As we talk about the work underway in SE Wisconsin to personalize learning, people have lots of questions since it is a very new and different way of thinking about our education system. One of the questions we’ve heard recently was about our vision of getting learning right the first time, every time. The question was about the importance of struggle, and even failure, in learning – by saying we want to get learning right the first time, were we denying the benefits of struggle and failure as a part of learning? We emphatically replied absolutely not!

Struggling and even failing are natural and important aspects of building skills and growing in knowledge and understanding. Our vision is not about avoiding struggle or failure, but rather avoiding struggle and failure that get in the way of learning. In this context, struggling is about failing forward, like what a music student would go through while learning a new piece of music.

Music students are usually first introduced to a new piece in a large group (the band, orchestra, or choir) and initial attempts to play the music by the members are not usually very successful! Many mistakes are made, many notes are missed and the general feeling is sometimes more like a train wreck than a harmonious blending of sound – as anyone who has ever attended a 5th grade band concert can attest. However, the large group continues to practice together with the band director. Smaller groups of similar instruments will also get together to practice their individual parts and the band director will work with them and assess their proficiency, offering coaching and correction right away. Musicians also often practice individually to master especially difficult sections. Indeed, a musician may play a piece many, many times before feeling like they really “know” it. Over time, however, the piece begins to come together and eventually beautiful music is the result. The challenges and struggles in the early learning are not to be avoided – this is what solidifies the learning for the music student.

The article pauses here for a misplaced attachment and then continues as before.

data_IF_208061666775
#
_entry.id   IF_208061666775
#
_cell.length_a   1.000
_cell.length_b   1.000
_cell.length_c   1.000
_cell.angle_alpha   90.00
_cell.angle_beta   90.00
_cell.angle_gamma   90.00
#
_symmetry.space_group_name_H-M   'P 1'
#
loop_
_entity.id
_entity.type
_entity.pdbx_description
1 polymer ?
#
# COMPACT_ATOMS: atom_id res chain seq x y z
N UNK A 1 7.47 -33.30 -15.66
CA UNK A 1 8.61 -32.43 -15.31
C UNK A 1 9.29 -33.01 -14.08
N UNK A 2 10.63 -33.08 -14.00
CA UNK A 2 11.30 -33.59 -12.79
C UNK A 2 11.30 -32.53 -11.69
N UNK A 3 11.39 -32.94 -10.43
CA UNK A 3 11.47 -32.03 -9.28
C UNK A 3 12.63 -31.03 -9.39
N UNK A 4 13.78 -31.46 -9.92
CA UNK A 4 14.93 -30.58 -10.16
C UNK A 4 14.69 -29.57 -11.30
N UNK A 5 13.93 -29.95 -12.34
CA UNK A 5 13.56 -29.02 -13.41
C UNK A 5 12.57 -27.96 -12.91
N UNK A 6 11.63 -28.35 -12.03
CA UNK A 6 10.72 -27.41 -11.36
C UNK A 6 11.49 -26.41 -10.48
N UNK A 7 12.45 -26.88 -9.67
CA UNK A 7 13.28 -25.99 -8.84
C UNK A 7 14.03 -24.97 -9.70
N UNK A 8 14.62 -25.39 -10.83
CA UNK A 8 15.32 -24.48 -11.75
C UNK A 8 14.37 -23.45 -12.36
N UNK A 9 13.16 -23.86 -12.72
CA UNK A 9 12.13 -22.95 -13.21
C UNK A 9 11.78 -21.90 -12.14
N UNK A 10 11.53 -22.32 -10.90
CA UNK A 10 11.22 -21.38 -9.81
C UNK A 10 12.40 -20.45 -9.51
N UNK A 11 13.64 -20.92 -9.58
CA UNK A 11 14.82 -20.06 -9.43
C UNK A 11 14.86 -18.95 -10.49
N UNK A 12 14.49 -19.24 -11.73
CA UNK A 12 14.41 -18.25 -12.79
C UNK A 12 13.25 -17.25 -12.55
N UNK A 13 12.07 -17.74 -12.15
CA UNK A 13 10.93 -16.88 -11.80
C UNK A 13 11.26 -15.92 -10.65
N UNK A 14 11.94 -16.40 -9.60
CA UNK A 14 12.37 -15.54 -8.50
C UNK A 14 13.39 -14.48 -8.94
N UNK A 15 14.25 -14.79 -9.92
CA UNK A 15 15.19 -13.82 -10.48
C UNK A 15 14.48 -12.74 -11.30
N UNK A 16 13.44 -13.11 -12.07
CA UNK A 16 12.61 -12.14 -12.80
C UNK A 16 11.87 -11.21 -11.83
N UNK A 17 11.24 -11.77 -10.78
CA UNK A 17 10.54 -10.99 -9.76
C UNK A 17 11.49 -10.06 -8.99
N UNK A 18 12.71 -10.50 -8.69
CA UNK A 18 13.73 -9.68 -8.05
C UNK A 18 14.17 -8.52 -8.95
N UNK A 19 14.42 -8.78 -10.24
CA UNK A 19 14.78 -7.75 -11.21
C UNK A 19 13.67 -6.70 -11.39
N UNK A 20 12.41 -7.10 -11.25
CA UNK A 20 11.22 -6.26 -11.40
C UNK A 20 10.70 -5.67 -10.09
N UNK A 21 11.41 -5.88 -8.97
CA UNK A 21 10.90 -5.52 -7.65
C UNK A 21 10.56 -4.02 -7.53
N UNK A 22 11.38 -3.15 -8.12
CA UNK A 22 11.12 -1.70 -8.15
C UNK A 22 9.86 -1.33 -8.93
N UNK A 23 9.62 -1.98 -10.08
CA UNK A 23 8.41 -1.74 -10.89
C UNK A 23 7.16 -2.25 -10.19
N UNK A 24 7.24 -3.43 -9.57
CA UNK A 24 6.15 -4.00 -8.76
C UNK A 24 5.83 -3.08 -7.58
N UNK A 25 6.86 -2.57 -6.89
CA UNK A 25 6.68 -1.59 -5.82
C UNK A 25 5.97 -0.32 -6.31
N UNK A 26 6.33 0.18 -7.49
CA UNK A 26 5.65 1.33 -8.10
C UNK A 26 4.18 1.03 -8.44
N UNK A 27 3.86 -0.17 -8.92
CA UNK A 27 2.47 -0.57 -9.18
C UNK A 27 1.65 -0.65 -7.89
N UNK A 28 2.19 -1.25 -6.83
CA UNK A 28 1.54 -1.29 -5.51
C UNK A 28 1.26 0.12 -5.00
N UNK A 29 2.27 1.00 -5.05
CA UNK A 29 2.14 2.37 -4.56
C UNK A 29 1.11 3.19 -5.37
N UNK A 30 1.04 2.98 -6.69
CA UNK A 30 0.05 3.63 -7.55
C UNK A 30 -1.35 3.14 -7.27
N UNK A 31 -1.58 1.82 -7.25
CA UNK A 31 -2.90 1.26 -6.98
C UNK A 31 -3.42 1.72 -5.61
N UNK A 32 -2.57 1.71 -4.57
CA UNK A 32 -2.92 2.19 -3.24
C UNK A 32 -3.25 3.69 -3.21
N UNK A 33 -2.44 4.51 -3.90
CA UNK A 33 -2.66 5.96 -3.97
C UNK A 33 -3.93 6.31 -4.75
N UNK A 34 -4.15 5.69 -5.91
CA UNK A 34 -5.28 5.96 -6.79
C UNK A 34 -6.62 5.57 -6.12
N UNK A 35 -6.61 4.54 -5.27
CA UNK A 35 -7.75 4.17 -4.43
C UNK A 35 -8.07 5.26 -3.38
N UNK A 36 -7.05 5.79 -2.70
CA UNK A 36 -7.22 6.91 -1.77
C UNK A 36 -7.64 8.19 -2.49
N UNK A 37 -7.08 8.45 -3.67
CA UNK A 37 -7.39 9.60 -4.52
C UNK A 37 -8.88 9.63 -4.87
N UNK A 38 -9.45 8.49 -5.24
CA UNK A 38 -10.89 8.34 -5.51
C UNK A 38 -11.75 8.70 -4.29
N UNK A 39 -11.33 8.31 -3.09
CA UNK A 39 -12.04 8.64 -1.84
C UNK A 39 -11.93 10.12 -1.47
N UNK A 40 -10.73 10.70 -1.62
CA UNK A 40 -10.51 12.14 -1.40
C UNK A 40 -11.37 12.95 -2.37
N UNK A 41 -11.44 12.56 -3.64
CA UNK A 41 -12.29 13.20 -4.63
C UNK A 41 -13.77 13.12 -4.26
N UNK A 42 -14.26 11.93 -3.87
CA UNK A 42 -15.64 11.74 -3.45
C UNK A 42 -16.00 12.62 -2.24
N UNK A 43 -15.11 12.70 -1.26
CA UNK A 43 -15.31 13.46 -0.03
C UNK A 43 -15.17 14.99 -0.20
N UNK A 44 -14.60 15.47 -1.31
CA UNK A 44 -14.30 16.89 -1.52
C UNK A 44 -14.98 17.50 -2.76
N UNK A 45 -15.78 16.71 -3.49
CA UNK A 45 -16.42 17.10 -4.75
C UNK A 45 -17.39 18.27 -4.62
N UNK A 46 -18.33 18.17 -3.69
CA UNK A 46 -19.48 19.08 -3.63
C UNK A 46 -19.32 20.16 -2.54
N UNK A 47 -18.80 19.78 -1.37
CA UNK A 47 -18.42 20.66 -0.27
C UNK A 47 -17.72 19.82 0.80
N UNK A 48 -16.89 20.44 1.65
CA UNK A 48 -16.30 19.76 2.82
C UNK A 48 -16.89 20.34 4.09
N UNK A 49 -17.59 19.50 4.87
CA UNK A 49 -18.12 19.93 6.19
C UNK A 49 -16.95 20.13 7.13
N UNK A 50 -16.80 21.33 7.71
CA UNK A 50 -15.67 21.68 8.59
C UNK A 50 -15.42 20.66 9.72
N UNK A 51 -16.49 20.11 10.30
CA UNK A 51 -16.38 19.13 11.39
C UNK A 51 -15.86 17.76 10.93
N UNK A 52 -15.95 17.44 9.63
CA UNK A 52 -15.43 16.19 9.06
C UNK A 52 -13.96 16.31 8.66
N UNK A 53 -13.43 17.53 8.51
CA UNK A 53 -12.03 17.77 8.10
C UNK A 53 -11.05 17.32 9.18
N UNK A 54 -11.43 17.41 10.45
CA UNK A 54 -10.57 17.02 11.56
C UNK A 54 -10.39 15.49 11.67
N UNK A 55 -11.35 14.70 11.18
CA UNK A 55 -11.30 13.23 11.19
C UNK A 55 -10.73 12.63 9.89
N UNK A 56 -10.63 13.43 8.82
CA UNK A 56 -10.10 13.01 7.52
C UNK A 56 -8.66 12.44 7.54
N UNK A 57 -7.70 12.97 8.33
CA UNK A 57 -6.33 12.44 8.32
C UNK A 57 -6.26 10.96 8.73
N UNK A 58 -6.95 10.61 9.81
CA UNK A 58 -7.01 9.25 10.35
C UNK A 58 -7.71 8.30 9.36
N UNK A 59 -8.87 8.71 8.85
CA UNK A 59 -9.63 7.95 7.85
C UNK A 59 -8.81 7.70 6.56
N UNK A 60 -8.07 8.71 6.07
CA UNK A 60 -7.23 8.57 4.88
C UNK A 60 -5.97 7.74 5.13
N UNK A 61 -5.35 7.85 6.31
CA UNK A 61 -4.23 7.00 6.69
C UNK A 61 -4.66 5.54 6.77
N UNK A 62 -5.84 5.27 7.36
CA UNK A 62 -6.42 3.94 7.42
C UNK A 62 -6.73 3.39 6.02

Now imagine a music student who is given a piece of music and told to learn it. Some initial instruction is given and the piece is played in band class for, say, a week. The student plays it to the best of their ability, but has no feedback about how they are doing and no correction for the sections they are not performing right. Then after a week, the band moves on to another piece and the cycle repeats. Toward the end of the semester, the band may review the pieces they’ve “learned” throughout the semester, but for those who were not able to master the piece initially, trying to unlearn and then re-learn is difficult at best and sometimes impossible. At the end of the semester, the band has a concert, their final exam, where they play all the pieces they have covered that semester. Some students will be able to play the pieces tolerably well, but many will not. Better bring the earplugs!

The premise of getting learning right the first time, every time, is about ensuring that every student is able to progress through school based on growing proficiency. As students engage in learning, the pace and level of instruction are set to provide significant challenge while also allowing the learner to remain confident of eventual success. Feedback is timely, specific and focused on the next steps toward mastery. If a learner develops a misconception, it is addressed and corrected before there is time for it to become a permanent perception or assumption. In this way, learners are able to leave their K-12 educational experience having mastered all of the key concepts and learning goals set before them, confident in their abilities and prepared for college and career.